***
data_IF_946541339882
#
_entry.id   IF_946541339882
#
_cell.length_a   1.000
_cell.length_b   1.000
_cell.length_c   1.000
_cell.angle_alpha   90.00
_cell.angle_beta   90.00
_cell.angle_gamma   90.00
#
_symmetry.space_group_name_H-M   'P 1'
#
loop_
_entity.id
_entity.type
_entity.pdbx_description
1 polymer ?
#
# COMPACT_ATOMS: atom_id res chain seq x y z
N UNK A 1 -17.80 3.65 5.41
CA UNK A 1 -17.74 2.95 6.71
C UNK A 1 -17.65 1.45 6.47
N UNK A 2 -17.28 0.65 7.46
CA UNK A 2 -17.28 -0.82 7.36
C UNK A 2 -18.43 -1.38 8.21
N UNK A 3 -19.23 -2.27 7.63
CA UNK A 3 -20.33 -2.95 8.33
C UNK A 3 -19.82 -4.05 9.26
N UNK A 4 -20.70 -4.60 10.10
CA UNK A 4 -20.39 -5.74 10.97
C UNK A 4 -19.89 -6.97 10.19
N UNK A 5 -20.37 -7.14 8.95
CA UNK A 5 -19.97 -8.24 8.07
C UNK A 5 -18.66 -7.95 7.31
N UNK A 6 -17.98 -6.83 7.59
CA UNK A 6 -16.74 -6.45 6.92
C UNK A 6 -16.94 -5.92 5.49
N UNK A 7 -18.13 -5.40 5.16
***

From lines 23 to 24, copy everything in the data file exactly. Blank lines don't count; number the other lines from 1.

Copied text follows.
C UNK A 1 -17.65 1.45 6.47
N UNK A 2 -17.28 0.65 7.46